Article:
25 March 2019
What Not is Rose Macaulay’s speculative novel of post-First World War eugenics and newspaper manipulation that influenced Aldous Huxley’s Brave New World, fourteen years later.
Read all about the background to this remarkable novel, as written by Alison Flood for the Guardian.
And try this thoughtful review, from Quartz Magazine.
Published in 1918, What Not was hastily withdrawn due to a number of potentially libellous pages, and was reissued in 1919, but had lost its momentum. Now republished for the first time with the suppressed pages reinstated, What Not is a lost science fiction classic of feminist protest at social engineering, and rage at media manipulation.
Kitty Grammont and Nicholas Chester are in love. Kitty is certified as an A for breeding purposes, but politically ambitious Chester has been uncertificated, and may not marry. Kitty wields power as a senior civil servant in the Ministry of Brains, which makes these classifications, but does not have the freedom to marry who she wants. They ignore the restrictions, and carry on a discreet affair. But it isn’t discreet enough for the media: the popular press, determined to smash the brutal regime of the Ministry of Brains, has found out about Kitty and Chester, and scents an opportunity for a scandalous exposure.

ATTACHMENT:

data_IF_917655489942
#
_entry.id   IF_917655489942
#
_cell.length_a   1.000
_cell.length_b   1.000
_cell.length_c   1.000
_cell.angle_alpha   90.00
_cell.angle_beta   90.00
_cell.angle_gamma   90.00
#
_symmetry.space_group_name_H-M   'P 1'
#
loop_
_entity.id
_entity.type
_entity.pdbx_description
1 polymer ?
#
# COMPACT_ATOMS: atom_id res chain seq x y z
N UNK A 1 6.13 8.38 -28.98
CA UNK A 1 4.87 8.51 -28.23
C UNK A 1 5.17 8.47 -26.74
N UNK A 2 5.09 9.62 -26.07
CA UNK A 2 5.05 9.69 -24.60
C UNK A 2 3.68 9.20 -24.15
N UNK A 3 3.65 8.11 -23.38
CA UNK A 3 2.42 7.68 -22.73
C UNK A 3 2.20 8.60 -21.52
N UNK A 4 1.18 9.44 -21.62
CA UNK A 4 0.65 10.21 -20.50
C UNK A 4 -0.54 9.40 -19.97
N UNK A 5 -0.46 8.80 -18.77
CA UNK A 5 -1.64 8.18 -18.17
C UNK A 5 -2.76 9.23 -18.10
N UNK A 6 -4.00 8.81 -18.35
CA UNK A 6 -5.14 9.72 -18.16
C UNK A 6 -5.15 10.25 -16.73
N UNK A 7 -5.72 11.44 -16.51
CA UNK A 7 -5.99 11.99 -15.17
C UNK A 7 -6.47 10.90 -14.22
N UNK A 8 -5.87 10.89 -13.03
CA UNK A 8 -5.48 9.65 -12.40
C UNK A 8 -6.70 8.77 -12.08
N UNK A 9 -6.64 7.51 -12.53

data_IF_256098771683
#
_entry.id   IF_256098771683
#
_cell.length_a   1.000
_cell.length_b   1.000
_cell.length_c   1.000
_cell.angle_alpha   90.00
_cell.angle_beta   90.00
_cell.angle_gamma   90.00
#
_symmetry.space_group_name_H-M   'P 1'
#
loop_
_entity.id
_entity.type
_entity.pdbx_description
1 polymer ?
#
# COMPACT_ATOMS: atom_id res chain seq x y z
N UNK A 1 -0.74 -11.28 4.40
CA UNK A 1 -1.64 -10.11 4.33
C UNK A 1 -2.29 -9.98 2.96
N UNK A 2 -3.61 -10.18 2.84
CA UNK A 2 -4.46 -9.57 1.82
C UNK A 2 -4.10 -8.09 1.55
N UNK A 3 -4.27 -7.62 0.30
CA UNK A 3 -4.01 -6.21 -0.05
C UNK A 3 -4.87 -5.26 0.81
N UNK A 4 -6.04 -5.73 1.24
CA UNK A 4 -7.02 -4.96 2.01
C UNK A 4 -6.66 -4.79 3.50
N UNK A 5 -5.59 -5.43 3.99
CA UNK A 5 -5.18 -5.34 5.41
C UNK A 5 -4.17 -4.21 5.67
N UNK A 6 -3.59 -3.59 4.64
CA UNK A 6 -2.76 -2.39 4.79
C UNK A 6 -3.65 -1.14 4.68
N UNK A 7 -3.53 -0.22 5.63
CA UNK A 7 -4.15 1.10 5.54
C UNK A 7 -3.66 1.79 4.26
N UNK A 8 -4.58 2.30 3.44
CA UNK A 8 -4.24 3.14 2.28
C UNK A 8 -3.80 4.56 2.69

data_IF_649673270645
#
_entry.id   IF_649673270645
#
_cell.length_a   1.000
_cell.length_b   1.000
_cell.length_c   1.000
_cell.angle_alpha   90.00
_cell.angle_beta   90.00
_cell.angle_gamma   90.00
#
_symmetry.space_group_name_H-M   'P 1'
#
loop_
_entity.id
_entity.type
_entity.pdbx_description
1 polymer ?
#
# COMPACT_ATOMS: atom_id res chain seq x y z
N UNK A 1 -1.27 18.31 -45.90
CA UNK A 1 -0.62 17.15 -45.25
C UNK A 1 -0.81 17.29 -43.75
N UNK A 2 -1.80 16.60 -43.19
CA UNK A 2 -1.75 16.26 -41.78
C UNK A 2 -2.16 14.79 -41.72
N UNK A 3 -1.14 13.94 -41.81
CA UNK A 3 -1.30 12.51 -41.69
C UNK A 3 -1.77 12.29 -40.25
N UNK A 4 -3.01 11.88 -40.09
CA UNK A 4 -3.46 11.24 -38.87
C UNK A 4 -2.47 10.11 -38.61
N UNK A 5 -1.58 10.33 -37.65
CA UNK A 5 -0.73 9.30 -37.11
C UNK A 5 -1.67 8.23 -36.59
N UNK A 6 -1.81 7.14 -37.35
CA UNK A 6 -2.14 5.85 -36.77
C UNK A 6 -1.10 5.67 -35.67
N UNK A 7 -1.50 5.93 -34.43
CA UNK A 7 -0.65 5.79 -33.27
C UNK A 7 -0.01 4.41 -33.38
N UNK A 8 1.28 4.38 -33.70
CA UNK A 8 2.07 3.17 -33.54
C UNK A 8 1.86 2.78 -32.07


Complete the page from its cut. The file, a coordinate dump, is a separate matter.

Aldous Huxley was a frequent guest at Macaulay’s flat while she was writing What Not. His apparently ground-breaking novel Brave New World borrowed many of Macaulay’s ideas for Huxley’s own prophetic vision.
The introduction is by Sarah Lonsdale, senior lecturer in journalism at City University London.
If you’re interested in how Rose Macaulay wrote her own life into What Not, try this novel by her secret lover, Gerald O’Donovan.
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